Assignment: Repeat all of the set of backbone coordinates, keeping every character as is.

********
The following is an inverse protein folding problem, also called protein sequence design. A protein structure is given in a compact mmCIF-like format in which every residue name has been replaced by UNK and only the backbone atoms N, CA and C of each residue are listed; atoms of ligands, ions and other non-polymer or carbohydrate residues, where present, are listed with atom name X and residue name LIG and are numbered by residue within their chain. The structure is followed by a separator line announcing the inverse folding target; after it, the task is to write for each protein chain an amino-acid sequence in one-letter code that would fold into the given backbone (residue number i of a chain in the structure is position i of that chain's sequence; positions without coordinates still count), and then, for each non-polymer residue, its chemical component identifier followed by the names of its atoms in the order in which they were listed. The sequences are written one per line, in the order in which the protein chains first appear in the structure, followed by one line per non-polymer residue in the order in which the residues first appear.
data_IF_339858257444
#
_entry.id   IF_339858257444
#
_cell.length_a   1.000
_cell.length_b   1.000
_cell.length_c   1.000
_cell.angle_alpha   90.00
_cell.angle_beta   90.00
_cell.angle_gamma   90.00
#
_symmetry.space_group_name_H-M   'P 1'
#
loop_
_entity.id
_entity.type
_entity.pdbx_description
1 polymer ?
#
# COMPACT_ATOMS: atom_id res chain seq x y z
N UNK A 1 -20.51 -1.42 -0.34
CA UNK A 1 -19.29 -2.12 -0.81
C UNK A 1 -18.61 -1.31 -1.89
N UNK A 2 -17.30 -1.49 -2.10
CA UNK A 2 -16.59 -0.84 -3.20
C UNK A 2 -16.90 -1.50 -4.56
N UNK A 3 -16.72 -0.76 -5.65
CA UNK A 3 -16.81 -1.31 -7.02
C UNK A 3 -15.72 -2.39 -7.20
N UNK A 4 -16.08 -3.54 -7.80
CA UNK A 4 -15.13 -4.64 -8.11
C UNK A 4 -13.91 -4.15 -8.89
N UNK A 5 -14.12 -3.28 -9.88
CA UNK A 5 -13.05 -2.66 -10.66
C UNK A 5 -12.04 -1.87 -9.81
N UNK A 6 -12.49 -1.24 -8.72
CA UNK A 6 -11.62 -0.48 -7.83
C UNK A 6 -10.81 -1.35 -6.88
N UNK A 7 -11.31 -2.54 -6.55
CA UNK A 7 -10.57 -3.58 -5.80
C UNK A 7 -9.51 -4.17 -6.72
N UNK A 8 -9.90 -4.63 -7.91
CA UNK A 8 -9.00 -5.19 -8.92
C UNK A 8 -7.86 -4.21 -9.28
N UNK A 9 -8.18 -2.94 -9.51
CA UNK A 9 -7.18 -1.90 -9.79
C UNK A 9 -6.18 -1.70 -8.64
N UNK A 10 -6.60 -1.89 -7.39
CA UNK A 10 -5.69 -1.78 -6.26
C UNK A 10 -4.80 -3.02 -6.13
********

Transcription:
The following is an inverse protein folding problem, also called protein sequence design. A protein structure is given in a compact mmCIF-like format in which every residue name has been replaced by UNK and only the backbone atoms N, CA and C of each residue are listed; atoms of ligands, ions and other non-polymer or carbohydrate residues, where present, are listed with atom name X and residue name LIG and are numbered by residue within their chain. The structure is followed by a separator line announcing the inverse folding target; after it, the task is to write for each protein chain an amino-acid sequence in one-letter code that would fold into the given backbone (residue number i of a chain in the structure is position i of that chain's sequence; positions without coordinates still count), and then, for each non-polymer residue, its chemical component identifier followed by the names of its atoms in the order in which they were listed. The sequences are written one per line, in the order in which the protein chains first appear in the structure, followed by one line per non-polymer residue in the order in which the residues first appear.
data_IF_339858257444
#
_entry.id   IF_339858257444
#
_cell.length_a   1.000
_cell.length_b   1.000
_cell.length_c   1.000
_cell.angle_alpha   90.00
_cell.angle_beta   90.00
_cell.angle_gamma   90.00
#
_symmetry.space_group_name_H-M   'P 1'
#
loop_
_entity.id
_entity.type
_entity.pdbx_description
1 polymer ?
#
# COMPACT_ATOMS: atom_id res chain seq x y z
N UNK A 1 -20.51 -1.42 -0.34
CA UNK A 1 -19.29 -2.12 -0.81
C UNK A 1 -18.61 -1.31 -1.89
N UNK A 2 -17.30 -1.49 -2.10
CA UNK A 2 -16.59 -0.84 -3.20
C UNK A 2 -16.90 -1.50 -4.56
N UNK A 3 -16.72 -0.76 -5.65
CA UNK A 3 -16.81 -1.31 -7.02
C UNK A 3 -15.72 -2.39 -7.20
N UNK A 4 -16.08 -3.54 -7.80
CA UNK A 4 -15.13 -4.64 -8.11
C UNK A 4 -13.91 -4.15 -8.89
N UNK A 5 -14.12 -3.28 -9.88
CA UNK A 5 -13.05 -2.66 -10.66
C UNK A 5 -12.04 -1.87 -9.81
N UNK A 6 -12.49 -1.24 -8.72
CA UNK A 6 -11.62 -0.48 -7.83
C UNK A 6 -10.81 -1.35 -6.88
N UNK A 7 -11.31 -2.54 -6.55
CA UNK A 7 -10.57 -3.58 -5.80
C UNK A 7 -9.51 -4.17 -6.72
N UNK A 8 -9.90 -4.63 -7.91
CA UNK A 8 -9.00 -5.19 -8.92
C UNK A 8 -7.86 -4.21 -9.28
N UNK A 9 -8.18 -2.94 -9.51
CA UNK A 9 -7.18 -1.90 -9.79
C UNK A 9 -6.18 -1.70 -8.64
N UNK A 10 -6.60 -1.89 -7.39
CA UNK A 10 -5.69 -1.78 -6.26
C UNK A 10 -4.80 -3.02 -6.13